My email reminds me where we went to dinner with Matt’s parents on Sunday, August 13, 2017. My text messages remind me that Matt didn’t play well during the casual tennis match he’d scheduled with a friend that morning. The pictures only confirm what the emails and text messages already described.
I have a faint sliver of a memory from August 13, 2017, a flash of a memory, hardly enough to even mention, and certainly not enough to tell a story. Meaning, my imperfect memory adds nothing to the story.
I’m anxious today, August 13, 2018, to start writing about August 16, 2017 and the days that came after. Not particularly because I’m anxious to re-live those days—I can re-live those days without reviewing text messages and emails—but because so many details from so many days are scattered. As we scrambled to make decisions—always reactive, always one step behind the tumor—the days rushed past faster than my mind could commit everything to memory. Now, I am left with days that are burned like brands into my mind, but also flashes of memory that float around, unanchored to any time or place or space.
I find myself wondering whether a certain conversation happened before or after an event, and wondering whether the timeline in my memory has been altered by that ever-present tendency toward the overdramatic. I find myself trying to place a particular flash of memory into context, into a time and place and space. The visual that comes to mind is a jigsaw puzzle. The puzzle is complete enough to show the image, but a few key pieces are still waiting to be fitted into their spots.
I was going to write that I’m often struck and left breathless by a flash of memory at the most random and unpredictable times. And then I realized that wasn’t quite true. It had been true. Before I started writing our story, flashes of memories, unmoored by context, would attack at any given time. Something as simple as checking out at the grocery store might send me reeling back in time, toward a moment in the past with no obvious correlation to the present. But since I started writing, the flashbacks have settled. They come, but less frequently, and usually with an obvious trigger.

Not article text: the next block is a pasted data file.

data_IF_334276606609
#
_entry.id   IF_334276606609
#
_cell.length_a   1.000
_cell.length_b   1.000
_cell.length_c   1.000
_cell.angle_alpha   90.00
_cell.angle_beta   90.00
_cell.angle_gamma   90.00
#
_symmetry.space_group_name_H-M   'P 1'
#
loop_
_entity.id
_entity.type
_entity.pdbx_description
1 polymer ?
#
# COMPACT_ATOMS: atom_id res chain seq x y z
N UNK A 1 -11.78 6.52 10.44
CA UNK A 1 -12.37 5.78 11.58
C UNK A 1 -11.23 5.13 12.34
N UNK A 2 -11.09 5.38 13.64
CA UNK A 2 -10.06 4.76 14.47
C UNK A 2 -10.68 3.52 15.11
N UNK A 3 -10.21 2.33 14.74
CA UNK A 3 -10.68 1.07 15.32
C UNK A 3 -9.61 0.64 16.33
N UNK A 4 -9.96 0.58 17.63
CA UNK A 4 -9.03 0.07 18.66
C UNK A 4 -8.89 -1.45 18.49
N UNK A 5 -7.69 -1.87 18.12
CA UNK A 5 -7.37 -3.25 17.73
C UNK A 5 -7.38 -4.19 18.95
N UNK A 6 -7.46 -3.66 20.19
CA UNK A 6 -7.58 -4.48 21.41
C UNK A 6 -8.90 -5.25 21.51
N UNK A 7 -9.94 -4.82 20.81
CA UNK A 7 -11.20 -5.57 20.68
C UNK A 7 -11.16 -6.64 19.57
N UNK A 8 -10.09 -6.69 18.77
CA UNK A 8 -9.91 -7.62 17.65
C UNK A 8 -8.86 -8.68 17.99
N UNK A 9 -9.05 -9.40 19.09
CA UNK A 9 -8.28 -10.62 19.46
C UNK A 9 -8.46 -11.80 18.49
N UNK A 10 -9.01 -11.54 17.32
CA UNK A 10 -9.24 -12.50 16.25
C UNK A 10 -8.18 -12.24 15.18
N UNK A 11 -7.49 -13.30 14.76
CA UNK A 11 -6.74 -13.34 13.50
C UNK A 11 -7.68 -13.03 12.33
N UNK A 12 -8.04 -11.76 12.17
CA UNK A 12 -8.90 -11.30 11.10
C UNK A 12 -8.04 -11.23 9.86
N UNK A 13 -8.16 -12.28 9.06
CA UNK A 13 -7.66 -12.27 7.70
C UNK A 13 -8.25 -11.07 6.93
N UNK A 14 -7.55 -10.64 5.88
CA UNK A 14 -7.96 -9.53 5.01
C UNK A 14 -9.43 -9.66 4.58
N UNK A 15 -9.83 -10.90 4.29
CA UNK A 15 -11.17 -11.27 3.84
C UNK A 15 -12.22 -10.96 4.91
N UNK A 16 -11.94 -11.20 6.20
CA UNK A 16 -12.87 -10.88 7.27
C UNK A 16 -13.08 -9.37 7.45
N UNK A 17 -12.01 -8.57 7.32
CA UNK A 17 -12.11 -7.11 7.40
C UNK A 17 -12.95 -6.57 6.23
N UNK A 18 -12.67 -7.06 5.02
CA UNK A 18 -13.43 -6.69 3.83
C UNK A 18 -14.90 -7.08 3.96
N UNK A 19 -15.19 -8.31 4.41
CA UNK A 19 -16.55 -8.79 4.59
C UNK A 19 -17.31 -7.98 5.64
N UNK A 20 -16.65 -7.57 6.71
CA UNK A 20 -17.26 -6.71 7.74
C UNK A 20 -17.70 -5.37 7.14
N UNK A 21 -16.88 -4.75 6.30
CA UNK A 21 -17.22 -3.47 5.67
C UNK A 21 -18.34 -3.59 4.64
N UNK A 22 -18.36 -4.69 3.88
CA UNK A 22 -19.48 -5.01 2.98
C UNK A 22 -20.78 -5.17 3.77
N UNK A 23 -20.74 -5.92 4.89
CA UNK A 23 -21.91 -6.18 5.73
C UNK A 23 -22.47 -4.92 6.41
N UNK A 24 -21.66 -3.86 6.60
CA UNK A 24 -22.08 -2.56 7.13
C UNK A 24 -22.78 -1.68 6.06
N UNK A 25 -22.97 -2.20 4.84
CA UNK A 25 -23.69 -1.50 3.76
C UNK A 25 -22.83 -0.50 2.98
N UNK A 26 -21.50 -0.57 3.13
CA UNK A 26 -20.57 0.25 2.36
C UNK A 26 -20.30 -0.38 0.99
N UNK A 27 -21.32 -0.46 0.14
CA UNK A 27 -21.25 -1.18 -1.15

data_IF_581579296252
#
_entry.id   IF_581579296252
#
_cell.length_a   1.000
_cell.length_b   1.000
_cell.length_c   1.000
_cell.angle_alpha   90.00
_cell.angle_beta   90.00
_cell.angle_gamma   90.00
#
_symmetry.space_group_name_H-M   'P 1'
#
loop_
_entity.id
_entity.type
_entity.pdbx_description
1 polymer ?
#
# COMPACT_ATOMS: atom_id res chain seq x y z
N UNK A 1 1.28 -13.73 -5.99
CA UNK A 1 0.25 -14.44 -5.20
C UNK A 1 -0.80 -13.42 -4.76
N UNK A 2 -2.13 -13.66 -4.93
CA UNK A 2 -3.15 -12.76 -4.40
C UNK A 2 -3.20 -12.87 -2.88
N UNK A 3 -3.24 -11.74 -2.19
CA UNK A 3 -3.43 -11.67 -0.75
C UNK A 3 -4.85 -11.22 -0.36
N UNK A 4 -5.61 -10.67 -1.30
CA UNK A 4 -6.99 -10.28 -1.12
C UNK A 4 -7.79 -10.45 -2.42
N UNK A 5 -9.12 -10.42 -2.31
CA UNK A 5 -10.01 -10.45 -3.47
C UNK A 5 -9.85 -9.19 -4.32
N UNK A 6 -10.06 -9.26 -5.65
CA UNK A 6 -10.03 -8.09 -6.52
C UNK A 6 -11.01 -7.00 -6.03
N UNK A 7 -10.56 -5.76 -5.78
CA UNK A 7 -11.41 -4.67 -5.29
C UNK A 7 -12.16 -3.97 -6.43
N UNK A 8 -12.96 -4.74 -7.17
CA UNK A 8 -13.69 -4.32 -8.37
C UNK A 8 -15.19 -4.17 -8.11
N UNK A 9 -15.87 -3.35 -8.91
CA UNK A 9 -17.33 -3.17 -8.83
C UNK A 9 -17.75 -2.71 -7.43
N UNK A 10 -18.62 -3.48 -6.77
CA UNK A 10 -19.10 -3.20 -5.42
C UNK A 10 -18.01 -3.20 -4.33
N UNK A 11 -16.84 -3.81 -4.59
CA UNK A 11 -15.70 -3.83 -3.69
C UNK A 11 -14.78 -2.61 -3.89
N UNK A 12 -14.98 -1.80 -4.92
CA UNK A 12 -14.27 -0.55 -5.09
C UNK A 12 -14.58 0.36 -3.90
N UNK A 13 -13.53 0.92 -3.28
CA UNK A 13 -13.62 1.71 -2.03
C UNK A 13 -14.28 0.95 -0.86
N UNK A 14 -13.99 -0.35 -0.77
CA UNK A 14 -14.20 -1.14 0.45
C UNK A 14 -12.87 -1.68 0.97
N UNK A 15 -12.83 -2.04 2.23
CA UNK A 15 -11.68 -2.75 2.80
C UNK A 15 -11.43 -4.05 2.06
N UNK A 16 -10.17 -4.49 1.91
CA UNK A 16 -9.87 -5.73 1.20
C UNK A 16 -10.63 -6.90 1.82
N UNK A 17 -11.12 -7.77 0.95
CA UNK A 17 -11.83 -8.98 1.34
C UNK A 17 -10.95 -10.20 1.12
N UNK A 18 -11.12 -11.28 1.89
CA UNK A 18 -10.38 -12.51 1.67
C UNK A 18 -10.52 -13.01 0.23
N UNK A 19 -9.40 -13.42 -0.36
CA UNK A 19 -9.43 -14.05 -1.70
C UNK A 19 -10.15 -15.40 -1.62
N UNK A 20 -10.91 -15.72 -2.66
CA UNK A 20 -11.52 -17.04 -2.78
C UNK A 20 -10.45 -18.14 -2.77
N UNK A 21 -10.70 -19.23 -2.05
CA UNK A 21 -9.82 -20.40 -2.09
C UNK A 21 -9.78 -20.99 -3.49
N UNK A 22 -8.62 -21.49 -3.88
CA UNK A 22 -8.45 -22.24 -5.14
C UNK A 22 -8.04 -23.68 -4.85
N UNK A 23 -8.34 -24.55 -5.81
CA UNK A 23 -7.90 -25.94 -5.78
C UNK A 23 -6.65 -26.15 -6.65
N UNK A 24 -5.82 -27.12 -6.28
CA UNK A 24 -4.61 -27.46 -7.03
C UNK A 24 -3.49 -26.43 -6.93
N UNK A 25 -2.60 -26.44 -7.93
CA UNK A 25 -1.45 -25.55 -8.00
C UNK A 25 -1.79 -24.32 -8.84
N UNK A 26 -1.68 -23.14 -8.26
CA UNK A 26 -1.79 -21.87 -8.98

Maybe that’s a sign that I’m learning to live around the grief, which I’ve heard is what happens—the grief doesn’t fade, life just fills in around that pocket of emptiness. That’s the most rational answer. But I never promised to be rational.
I could almost believe the unmoored flashbacks have stopped attacking at any given time because writing them out—even the promise of writing them out—has settled those volatile memories. The flashes of memory don’t need to attack because a part of me knows that I will pick each one up at some point, acknowledge it, examine it, and give it a time and place and space. Any good writer knows there’s value in context.
But I could also almost believe that telling the story, forcing those flashes of memory out of my head and into the world, makes them less volatile. I could almost believe I’m not being attacked by the unmoored flashes of memory because I’m not living the memories—completing the jigsaw puzzle—alone.
And for that I’m endlessly grateful.